My wife commented to me that one of the unfortunate things about philosophers is that they aren’t mathematicians. When philosophers discover a paradox, they write paper after paper after paper about the paradox, trying to resolve it. When mathematicians discover a paradox, they re-evaluate the model that caused it. Philosophers seem to have a lot of trouble actually evaluating underlying models, though. Instead, they assume some model is correct (in this case, their harm-based moral model) and they criticize the details of conclusions people draw from other models.
I don’t think it ever even occurs to them that their model of “harm” might not be the best one.
-Commenter LotharBot in a comment on my “Test of Moral Intuitions” post. (LotharBot’s subsequent comment is also well worth reading.)
UPDATE: Mrs. LotharBot elaborates in the comments.
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The first half of the sentence was “My wife commented to me that…” ;) She deserves most of the credit for that insight.
Sorry. I replaced your wife’s words in the quote to make it clear that the ideas are hers.
Lotharbot’s wife here.
I think I may have been careless with language. Strictly speaking, either camp (philosophers and mathematicians) can abide a paradox–it is contradictions that they seek to avoid. But the frequent error philosophers make is to ignore the models involved, resulting in mistaking a paradox for a contradiction, or (sometimes sillier) manufacturing a paradox.
When faced with an apparent contradiction, it is certain an error lies somewhere: whether it is with poor reasoning, contradictory axioms, or bad models. In the first two cases, it is a bona fide contradiction, but in the last it is simply a counterintuitive result.
When faced with difficulties, mathematicians habitually question all three, knowing that their understanding of the underlying models is one of the things that may be flawed. Philosophers by and large don’t seem to have this habit: they question axioms/definitions and reasoning, but rarely question whether something they think they understand “really works that way.”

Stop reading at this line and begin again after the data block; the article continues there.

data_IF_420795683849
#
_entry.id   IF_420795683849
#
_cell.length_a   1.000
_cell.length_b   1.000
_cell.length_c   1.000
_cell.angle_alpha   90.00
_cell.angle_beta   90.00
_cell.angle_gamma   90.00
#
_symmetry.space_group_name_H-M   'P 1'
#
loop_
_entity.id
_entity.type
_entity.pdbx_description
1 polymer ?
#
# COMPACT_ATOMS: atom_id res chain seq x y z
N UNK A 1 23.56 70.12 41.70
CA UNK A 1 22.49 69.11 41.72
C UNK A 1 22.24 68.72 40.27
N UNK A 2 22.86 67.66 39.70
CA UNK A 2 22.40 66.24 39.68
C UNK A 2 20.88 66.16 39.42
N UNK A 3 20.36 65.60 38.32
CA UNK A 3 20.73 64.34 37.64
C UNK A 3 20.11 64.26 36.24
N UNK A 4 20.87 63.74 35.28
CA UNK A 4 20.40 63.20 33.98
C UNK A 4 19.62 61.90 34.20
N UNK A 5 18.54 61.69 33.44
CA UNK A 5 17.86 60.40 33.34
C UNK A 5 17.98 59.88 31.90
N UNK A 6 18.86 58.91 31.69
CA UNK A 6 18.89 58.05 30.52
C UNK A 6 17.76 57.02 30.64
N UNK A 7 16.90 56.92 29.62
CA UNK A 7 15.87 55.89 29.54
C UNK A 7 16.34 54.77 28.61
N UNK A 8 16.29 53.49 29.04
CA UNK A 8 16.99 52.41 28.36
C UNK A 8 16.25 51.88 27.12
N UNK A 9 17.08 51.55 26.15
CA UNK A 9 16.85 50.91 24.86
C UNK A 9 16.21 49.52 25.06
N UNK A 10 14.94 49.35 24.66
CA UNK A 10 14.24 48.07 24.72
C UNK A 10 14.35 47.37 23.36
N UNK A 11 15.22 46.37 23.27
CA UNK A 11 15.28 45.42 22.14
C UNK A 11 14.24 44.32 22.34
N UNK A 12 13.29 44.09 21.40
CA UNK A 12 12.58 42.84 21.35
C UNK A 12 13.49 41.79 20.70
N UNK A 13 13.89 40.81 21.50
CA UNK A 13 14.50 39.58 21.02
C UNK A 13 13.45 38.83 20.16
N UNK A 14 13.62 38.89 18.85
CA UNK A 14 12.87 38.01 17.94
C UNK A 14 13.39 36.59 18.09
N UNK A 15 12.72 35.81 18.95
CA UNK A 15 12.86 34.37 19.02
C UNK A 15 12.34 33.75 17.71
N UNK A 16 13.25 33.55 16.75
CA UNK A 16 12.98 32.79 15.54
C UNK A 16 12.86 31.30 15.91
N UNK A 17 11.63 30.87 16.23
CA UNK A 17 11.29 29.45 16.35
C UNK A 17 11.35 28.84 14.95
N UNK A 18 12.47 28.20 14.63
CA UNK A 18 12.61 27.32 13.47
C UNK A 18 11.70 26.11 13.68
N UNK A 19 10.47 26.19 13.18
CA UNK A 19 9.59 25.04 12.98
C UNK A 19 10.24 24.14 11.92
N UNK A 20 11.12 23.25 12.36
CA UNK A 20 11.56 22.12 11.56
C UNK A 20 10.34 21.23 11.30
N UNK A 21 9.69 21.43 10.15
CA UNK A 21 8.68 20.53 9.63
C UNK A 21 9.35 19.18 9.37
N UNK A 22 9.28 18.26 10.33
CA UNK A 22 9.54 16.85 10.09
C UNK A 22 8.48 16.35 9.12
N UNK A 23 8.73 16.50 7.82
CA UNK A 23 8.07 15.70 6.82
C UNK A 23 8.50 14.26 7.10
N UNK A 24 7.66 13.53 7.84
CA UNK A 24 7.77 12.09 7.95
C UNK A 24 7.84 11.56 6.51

That’s the frustration I have with reading philsophers. All too often they go on for pages upon pages of improbable and uncomfortable conclusions, all built on an assumption about how something like “harm” or “goodness” works–when five minutes’ reflection on the topic of “does it really work that way?” reveals a whole host of more likely solutions.
The quiz that sparked the comment makes the error several times in the analysis page. As an example, though it does lip service to the idea that it is possible to see harm in the scenarios depicted in the quiz, it goes on to say that arguing harm results from them “is not an easy argument to make” and “will require a good deal of thought.” Of course, this is quite an outrageous statement to make unless they and their audience have a shared technical understanding of what harm means and how it works. At best, they could say, “With our understanding of harm due to physical and psychological effects, we think it would be very difficult to argue these actions cause any harm.” But no one can reasonably say how hard or easy it is to argue something in someone *else’s* model! This statement completely fails to take seriously the possibility that there might be a competing mental model of harm in which the harm from those actions is immediate and obvious. A few moments’ thought yields some popular concepts of harm in terms of character formation, lost opportunities, symbolic meaning, spiritual effects, etc., which wildly change the amount of harm done in the circumstances. Painstakingly precise logical analysis is undercut by sloppy analysis of available models.
And it’s got a really bad one at the end. They write, “… if one wants to argue that an act can be wrong without harm, or the possibility of harm, then it is necessary to think carefully about how one justifies the attribution of wrongdoing, in order to avoid at least some notion of harm – however broad – entering into the moral calculus.”
This could mean either that moral systems not based on harm must exclude it entirely or that people usually include the notion of harm in moral decisions even when they think they aren’t doing so. If it is the latter, it again fails to take seriously the possibility of competing moral models. (“Oh sure, you can have a model which doesn’t invoke harm… but we suspect you won’t really mean it.” ) If it is the former (and the general context inclines me to think it is,) it is even worse: a terrible blind spot that arises from a unquestioned and overly restrictive model of moral systems–namely, that they derive from a single axiom or value. It is quite possible to develop a moral system that rejects actions which cause harm, and also rejects other actions for other reasons.
It is frustrating to see people take such painstaking care to get the logic right, and not take five minutes to think about the models. Sadly, this is more often the case than not when I read philosophy, even the good stuff.
-Thanks for that elaboration.
-The term “frame blindness” also comes to mind.
-Is not the Rawlsian critique of laissez-faire based on assumptions about the knowability of secondary and tertiary effects of one’s behavior? IOW, are you not asked to accept one of Rawls’s models as a premise?
-Behaviorists might make some of the same points that you did, e.g., in criticizing notions of “mind” and mind/body dualism.
Like the difference between the GOP and the DNC?
I know. That was a cheap shot. I’ll go back to my corner, now.
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